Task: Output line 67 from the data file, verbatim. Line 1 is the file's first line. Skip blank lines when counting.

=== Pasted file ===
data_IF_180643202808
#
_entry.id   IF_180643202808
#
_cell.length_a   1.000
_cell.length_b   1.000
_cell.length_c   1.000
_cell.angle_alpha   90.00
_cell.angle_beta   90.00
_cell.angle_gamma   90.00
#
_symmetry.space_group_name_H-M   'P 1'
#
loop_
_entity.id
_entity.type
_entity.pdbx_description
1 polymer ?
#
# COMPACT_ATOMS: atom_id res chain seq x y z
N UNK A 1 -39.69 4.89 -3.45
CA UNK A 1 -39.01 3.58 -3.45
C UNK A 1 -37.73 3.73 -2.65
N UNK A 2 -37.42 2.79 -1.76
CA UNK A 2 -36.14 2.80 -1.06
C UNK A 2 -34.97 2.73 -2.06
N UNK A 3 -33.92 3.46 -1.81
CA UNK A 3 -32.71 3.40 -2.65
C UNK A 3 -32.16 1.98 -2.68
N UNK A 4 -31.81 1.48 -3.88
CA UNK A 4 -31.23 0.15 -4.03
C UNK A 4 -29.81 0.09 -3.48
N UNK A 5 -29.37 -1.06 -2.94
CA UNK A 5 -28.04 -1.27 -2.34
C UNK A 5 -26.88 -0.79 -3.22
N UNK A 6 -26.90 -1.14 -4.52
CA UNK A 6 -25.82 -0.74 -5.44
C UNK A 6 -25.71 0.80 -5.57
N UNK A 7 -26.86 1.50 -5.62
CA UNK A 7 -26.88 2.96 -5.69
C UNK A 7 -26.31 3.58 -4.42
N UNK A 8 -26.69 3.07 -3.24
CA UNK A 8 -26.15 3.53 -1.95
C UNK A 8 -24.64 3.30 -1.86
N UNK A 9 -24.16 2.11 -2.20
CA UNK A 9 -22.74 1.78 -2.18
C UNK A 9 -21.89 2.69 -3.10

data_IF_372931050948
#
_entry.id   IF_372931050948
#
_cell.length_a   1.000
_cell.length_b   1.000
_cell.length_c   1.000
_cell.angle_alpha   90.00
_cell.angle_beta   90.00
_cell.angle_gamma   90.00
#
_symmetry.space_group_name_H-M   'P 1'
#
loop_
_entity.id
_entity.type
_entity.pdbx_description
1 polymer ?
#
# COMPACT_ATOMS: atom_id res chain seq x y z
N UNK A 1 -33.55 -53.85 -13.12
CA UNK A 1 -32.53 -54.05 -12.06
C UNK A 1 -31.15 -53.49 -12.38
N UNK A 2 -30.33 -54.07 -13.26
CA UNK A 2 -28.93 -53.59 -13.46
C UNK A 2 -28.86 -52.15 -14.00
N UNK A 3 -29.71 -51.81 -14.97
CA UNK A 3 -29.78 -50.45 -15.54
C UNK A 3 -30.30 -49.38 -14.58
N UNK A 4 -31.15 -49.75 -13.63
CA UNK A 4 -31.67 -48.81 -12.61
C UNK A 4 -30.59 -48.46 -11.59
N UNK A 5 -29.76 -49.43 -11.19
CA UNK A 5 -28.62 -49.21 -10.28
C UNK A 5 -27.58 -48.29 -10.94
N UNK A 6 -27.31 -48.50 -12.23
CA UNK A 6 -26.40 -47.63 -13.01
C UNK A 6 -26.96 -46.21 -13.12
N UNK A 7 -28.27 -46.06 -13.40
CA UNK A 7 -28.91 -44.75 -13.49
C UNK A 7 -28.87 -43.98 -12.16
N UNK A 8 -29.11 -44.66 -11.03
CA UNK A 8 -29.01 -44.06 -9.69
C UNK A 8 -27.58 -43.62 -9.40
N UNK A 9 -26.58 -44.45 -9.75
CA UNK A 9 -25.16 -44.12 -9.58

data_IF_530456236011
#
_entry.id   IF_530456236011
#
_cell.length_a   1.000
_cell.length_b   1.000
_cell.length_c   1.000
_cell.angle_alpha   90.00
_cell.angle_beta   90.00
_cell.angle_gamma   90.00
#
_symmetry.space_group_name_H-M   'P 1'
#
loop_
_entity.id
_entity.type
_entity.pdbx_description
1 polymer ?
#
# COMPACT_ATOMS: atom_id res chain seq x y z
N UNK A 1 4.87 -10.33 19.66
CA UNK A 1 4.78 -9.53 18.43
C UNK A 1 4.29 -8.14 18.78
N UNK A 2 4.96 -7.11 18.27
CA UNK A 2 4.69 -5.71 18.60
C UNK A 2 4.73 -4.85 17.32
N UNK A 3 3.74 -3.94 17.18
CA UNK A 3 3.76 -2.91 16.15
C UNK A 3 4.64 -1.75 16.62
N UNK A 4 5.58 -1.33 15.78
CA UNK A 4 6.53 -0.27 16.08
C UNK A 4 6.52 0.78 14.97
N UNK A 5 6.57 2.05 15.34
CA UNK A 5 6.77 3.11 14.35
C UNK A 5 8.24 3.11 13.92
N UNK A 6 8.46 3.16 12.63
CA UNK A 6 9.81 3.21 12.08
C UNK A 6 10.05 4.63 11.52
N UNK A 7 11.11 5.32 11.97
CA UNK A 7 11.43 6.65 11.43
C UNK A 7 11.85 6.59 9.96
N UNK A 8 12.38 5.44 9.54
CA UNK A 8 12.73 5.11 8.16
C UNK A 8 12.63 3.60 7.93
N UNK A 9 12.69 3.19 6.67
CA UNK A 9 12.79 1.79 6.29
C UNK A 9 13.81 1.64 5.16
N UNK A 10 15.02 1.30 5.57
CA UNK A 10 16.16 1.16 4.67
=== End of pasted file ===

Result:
# COMPACT_ATOMS: atom_id res chain seq x y z